Jury Selection Starts In Beanie Sigel Attempted-Murder Retrial

Jury selection started

yesterday (Sept. 19) in the attempted murder re-trial of Philadelphia, Pennsylvania

rapper Beanie Sigel, in relation to a 2003 shooting in front of a local bar.

Sigel is accused

of shooting a man named Terrance Speller in front of the Pony Tail Bar in Philadelphia.

Sigel’s first trial for attempted murder ended in

a deadlock, after a jury could not reach a conclusion about Sigel’s guilt

or innocence.

Ten jurors were selected yesterday and two more will be added

today. Opening statements in the trial are scheduled to begin tomorrow (Sept

21).

Jurors in the case have been chosen in secret and the public

and press were barred from the courtroom, hoping to shield jurors from being

intimidated.

"Because of the nature of the case, some people are afraid,"

Common Please Court Judge Karen Shreeves-Johns told the Philadelphia Inquirer.

"It’s difficult as hell trying to get a jury with a well-known defendant.

People are intimidated…They just don’t want to be involved."

During the first trial, Speller testified that he and his girlfriend

received daily threats against their lives because of their cooperation with

authorities.

Speller described his version of the shooting during the first

trial. Speller testified that he and several associates had spoke to Sigel earlier

in the evening.

Later that night, Speller and an associate were walking down

the street when a woman overheard their conversation and mistakenly thought

they were referring to her.

According to Speller, the girl went home and told her mother,

who was dating Sigel. The superstar rapper allegedly confronted Speller later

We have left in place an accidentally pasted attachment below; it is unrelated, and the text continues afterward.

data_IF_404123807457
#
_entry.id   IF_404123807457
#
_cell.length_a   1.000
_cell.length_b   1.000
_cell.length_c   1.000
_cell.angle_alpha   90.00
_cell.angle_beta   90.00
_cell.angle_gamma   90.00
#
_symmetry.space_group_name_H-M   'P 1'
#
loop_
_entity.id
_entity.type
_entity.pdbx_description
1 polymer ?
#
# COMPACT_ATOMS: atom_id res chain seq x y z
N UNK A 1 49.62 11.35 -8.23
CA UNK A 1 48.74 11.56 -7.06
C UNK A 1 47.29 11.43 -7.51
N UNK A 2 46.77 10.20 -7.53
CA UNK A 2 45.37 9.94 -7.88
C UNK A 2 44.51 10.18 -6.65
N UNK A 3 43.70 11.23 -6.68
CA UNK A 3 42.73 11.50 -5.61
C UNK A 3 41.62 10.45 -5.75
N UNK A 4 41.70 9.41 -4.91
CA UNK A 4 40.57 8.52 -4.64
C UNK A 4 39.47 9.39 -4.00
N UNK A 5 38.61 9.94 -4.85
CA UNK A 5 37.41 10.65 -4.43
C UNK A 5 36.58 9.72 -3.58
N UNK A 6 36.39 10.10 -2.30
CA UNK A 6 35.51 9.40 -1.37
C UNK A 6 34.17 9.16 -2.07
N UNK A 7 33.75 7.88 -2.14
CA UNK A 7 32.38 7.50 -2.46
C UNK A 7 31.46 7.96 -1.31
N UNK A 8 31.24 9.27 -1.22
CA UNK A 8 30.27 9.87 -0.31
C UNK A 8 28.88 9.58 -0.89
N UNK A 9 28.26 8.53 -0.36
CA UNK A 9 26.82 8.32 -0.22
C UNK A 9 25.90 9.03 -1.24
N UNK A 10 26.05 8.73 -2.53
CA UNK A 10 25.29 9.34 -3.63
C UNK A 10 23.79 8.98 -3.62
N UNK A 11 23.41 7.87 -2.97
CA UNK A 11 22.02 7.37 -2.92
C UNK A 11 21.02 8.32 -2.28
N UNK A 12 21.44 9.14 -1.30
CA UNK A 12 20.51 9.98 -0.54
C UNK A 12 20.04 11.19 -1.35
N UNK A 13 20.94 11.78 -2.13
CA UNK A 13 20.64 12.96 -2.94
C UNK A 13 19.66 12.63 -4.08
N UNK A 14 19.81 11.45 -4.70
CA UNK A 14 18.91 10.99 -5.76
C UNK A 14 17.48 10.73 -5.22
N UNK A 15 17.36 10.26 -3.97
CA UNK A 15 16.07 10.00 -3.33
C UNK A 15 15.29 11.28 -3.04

in the evening on South 52nd Street and shot him twice in the foot and abdomen.

“I heard a screeching stop and I seen the truck and I

seen him getting out," Speller testified during the first trial. "He

started walking towards me…he raises his gun and starts firing."

Speller was taken to the Hospital of University of Pennsylvania

in critical condition and recovered from his wounds.

Sigel was arrested and held until September of 2003, when he

was released on $1,000,000 federal bond.

He was also ordered to put up $150,000 in cash, a house valued

at $400,000 and four other properties.

Sigel was later released to a treatment facility in Minnesota.

Jurors spent five days deliberating, but ended in deadlock.

During the trial, Speller admitted to changing his story several times when

speaking to authorities.

Speller first told police that he was shot by unknown men that

were seeking to rob him.

He later changed his story and accused Sigel of being the triggerman.

Speller maintained he lied to police because he was “scared” of

Sigel, due to the rapper’s reputation.

Sigel’s lawyer Fortunato Perri – who is also representing Philadelphia rapper Cassidy in his murder trial – told the jury the men changed their stories and

falsely accused Sigel to get money from the rapper, who has sold over 12 million

records.

Sigel entered prison in November of 2004 and was released after

serving most of a one year sentence for gun possession charges.

He was released on August 9 from a Federal Correctional Institution

in Fairton, New Jersey.

Sigel has pleaded

not guilty and is free on $150,000 bail. A gag order has been placed on lawyers,

preventing them from discussing the case publicly.

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